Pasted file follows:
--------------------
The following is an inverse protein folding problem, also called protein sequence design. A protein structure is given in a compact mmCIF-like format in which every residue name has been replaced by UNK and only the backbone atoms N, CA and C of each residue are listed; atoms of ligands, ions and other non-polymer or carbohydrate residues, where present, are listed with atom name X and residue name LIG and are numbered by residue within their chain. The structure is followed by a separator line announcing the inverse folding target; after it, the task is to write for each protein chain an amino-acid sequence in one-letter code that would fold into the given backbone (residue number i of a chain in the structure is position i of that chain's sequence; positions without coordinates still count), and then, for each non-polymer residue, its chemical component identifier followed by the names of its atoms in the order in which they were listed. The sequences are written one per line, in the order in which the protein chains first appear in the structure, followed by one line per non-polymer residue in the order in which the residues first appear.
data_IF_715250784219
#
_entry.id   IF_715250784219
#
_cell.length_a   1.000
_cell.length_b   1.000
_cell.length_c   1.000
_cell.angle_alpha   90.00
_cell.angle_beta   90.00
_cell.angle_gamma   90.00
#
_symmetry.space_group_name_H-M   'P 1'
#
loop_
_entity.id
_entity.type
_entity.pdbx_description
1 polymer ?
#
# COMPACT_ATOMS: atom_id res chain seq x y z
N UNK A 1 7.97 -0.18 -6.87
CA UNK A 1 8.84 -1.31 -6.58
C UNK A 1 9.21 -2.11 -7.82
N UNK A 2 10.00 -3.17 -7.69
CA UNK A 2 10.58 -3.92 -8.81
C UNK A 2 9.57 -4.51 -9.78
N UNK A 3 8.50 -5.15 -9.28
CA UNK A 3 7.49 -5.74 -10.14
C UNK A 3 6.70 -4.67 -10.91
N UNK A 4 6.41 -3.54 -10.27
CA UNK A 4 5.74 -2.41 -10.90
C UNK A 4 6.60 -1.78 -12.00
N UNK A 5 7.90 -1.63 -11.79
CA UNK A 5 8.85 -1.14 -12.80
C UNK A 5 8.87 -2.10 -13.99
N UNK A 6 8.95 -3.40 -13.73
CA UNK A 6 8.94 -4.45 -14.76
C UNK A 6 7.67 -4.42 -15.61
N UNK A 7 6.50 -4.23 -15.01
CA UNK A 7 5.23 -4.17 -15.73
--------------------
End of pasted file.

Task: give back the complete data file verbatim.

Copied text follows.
The following is an inverse protein folding problem, also called protein sequence design. A protein structure is given in a compact mmCIF-like format in which every residue name has been replaced by UNK and only the backbone atoms N, CA and C of each residue are listed; atoms of ligands, ions and other non-polymer or carbohydrate residues, where present, are listed with atom name X and residue name LIG and are numbered by residue within their chain. The structure is followed by a separator line announcing the inverse folding target; after it, the task is to write for each protein chain an amino-acid sequence in one-letter code that would fold into the given backbone (residue number i of a chain in the structure is position i of that chain's sequence; positions without coordinates still count), and then, for each non-polymer residue, its chemical component identifier followed by the names of its atoms in the order in which they were listed. The sequences are written one per line, in the order in which the protein chains first appear in the structure, followed by one line per non-polymer residue in the order in which the residues first appear.
data_IF_715250784219
#
_entry.id   IF_715250784219
#
_cell.length_a   1.000
_cell.length_b   1.000
_cell.length_c   1.000
_cell.angle_alpha   90.00
_cell.angle_beta   90.00
_cell.angle_gamma   90.00
#
_symmetry.space_group_name_H-M   'P 1'
#
loop_
_entity.id
_entity.type
_entity.pdbx_description
1 polymer ?
#
# COMPACT_ATOMS: atom_id res chain seq x y z
N UNK A 1 7.97 -0.18 -6.87
CA UNK A 1 8.84 -1.31 -6.58
C UNK A 1 9.21 -2.11 -7.82
N UNK A 2 10.00 -3.17 -7.69
CA UNK A 2 10.58 -3.92 -8.81
C UNK A 2 9.57 -4.51 -9.78
N UNK A 3 8.50 -5.15 -9.28
CA UNK A 3 7.49 -5.74 -10.14
C UNK A 3 6.70 -4.67 -10.91
N UNK A 4 6.41 -3.54 -10.27
CA UNK A 4 5.74 -2.41 -10.90
C UNK A 4 6.60 -1.78 -12.00
N UNK A 5 7.90 -1.63 -11.79
CA UNK A 5 8.85 -1.14 -12.80
C UNK A 5 8.87 -2.10 -13.99
N UNK A 6 8.95 -3.40 -13.73
CA UNK A 6 8.94 -4.45 -14.76
C UNK A 6 7.67 -4.42 -15.61
N UNK A 7 6.50 -4.23 -15.01
CA UNK A 7 5.23 -4.17 -15.73